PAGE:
The Guardian enviro-scribe, George Monbiot, is out to get arrested today. Good for him. Good for us all.
A few hours after this column is published, I hope to be in a police cell. I don’t yet know what the charge will be, where I will be arrested or when, but I know that if I go home this evening without feeling the hand of the law on my sleeve, I will have failed. This may sound like a strange ambition, but I believe it is a reasonable one.
If I succeed, I will be one of many. In the current wave of Extinction Rebellion protests, more than 1,400 people have so far allowed themselves to be arrested. It’s a controversial tactic, but it has often proved effective. The suffragettes, the Indian salt marchers, the civil rights movement and the Polish and East German democracy movements, to name just a few, all used it as a crucial strategy. Mass arrests are a potent form of democratic protest.
They work because they show that the campaigners are serious. When people are prepared to jeopardise their liberty for their cause, other people appear more likely to listen to what they say, and more likely to recognise its importance. Those who founded Extinction Rebellion researched these histories and sought to apply their lessons to the greatest predicament humanity has ever faced - the gathering collapse of our life support systems.
Nowhere on Earth does government action match the scale of the catastrophes we face. Part of the reason is the remarkably low level of public discussion and information on this crisis. Another is that the political risks of action are higher than the perceived rewards – a balance the protesters want to redress. But perhaps the most important factor is the brute power of the pollutocrats driving this disaster. As the Guardian’s The polluters series shows, the big fossil fuel companies have used political funding, intense lobbying and gross deceptions of the public to overwhelm environmental protections and keep harvesting their massive profits.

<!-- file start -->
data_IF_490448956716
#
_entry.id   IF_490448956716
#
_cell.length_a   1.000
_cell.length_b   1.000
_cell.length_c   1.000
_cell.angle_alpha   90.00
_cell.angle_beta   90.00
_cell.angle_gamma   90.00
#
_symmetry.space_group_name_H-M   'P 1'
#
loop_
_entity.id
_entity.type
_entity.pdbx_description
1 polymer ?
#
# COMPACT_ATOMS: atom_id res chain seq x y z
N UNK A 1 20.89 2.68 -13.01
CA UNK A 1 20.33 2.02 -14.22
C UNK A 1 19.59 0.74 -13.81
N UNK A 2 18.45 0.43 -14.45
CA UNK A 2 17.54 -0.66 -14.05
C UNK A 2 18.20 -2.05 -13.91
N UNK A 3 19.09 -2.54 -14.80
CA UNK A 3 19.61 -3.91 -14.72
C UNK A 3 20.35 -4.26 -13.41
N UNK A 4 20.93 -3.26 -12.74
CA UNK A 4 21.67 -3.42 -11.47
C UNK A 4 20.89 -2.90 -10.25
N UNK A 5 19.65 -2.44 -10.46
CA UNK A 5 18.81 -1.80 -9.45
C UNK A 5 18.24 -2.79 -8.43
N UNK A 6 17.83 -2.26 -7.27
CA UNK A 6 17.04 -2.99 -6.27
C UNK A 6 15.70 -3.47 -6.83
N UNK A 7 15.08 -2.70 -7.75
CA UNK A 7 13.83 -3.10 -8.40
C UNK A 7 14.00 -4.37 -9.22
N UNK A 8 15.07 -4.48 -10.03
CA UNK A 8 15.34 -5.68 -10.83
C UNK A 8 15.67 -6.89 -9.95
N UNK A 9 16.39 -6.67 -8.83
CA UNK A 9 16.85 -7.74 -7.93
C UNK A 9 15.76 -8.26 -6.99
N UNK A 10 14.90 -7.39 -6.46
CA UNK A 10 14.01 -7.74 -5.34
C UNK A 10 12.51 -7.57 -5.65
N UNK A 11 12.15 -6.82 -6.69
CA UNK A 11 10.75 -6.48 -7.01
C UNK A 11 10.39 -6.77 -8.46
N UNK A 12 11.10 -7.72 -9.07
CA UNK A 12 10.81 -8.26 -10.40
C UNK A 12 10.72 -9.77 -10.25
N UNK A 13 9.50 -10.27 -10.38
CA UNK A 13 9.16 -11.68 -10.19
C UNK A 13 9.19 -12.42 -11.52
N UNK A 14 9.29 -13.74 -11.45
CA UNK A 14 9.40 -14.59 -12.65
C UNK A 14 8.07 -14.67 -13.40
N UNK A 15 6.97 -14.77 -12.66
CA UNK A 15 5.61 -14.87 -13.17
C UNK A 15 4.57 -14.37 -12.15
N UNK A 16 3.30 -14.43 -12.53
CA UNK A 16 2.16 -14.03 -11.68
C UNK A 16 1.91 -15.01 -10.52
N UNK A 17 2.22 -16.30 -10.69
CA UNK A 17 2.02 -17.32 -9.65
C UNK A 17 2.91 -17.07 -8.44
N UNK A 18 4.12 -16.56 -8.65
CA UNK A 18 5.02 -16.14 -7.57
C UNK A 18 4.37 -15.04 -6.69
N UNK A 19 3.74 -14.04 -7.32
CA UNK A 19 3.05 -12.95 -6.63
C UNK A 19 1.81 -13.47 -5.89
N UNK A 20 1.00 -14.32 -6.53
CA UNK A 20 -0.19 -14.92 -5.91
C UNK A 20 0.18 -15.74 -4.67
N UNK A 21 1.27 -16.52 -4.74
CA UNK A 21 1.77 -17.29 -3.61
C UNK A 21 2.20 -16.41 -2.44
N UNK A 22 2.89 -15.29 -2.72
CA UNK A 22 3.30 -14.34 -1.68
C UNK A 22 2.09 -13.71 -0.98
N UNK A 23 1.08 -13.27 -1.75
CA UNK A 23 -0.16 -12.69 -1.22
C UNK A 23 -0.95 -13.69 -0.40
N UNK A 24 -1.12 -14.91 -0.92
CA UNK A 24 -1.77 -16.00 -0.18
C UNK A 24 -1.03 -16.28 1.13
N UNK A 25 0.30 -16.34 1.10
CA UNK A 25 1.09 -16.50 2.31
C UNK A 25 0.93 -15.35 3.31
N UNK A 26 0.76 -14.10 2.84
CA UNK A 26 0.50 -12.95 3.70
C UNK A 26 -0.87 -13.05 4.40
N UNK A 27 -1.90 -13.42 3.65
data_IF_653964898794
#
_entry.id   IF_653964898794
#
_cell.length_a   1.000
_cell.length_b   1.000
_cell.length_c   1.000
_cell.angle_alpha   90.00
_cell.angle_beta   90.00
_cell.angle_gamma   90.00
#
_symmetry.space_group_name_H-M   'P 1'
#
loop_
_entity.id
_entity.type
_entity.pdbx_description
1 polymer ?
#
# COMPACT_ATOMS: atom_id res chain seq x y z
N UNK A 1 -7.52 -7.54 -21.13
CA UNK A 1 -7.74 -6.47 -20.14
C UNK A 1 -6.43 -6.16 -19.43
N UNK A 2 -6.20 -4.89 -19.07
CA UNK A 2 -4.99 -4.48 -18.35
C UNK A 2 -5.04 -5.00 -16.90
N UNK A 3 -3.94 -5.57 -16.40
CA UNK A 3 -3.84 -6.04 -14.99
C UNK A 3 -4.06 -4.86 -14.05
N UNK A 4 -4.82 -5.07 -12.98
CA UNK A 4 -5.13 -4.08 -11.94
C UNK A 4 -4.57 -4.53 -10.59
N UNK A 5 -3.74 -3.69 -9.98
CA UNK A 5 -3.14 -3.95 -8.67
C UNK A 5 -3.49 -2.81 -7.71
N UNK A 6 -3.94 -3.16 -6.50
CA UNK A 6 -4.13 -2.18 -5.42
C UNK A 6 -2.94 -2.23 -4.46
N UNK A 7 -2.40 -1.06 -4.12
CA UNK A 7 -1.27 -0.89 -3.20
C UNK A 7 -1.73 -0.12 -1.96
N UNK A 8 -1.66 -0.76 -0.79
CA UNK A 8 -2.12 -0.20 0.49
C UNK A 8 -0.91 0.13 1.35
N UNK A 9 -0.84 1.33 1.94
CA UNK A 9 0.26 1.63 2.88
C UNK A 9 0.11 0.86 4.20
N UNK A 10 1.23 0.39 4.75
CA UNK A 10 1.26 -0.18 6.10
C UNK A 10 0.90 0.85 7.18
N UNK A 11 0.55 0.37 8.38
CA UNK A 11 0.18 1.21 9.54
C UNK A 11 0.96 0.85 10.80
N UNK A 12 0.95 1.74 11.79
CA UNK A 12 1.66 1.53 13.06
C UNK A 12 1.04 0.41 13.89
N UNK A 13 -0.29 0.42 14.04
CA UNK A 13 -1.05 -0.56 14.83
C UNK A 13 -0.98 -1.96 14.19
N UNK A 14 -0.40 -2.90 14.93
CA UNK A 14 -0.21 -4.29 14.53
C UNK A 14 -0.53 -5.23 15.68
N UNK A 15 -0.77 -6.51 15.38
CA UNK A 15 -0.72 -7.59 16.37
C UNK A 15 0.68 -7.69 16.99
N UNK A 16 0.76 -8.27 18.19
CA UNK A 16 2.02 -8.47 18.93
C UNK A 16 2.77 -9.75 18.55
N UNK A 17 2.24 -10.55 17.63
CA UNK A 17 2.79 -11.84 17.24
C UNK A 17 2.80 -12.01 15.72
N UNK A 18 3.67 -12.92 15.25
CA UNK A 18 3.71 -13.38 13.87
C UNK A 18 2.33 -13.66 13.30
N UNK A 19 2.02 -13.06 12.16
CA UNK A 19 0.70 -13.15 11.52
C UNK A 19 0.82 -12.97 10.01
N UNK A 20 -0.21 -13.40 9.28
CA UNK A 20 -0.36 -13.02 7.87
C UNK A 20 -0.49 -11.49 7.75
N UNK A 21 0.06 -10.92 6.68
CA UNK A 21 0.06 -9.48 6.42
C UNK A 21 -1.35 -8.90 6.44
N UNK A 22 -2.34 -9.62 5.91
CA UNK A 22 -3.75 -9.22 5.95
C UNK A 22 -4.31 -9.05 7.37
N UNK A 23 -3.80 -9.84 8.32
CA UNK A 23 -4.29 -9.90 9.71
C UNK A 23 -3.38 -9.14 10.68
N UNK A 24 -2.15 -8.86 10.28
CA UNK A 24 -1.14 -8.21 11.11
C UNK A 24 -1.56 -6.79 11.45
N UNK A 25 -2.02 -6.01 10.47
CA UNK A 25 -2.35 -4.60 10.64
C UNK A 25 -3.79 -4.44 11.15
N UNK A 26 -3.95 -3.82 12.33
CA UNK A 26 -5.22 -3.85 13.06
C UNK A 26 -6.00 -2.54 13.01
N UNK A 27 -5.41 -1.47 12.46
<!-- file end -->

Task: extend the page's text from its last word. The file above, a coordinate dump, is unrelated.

...I know this action will expose me to criticism as well as prosecution. Like other prominent activists, I will be lambasted for hypocrisy: this is now the favoured means of trying to take down climate activists. Yes, we are hypocrites. Because we are embedded in the systems we contest, and life is complicated, no one has ever achieved moral purity. The choice we face is not between hypocrisy and purity, but between hypocrisy and cynicism. It is better to strive to do good, and often fail, than not to strive at all.Speaking about standing up for future generations that they may at least have a somewhat viable existence, how many of our supposed political leaders have done as much. Only one? Yeah, that's right.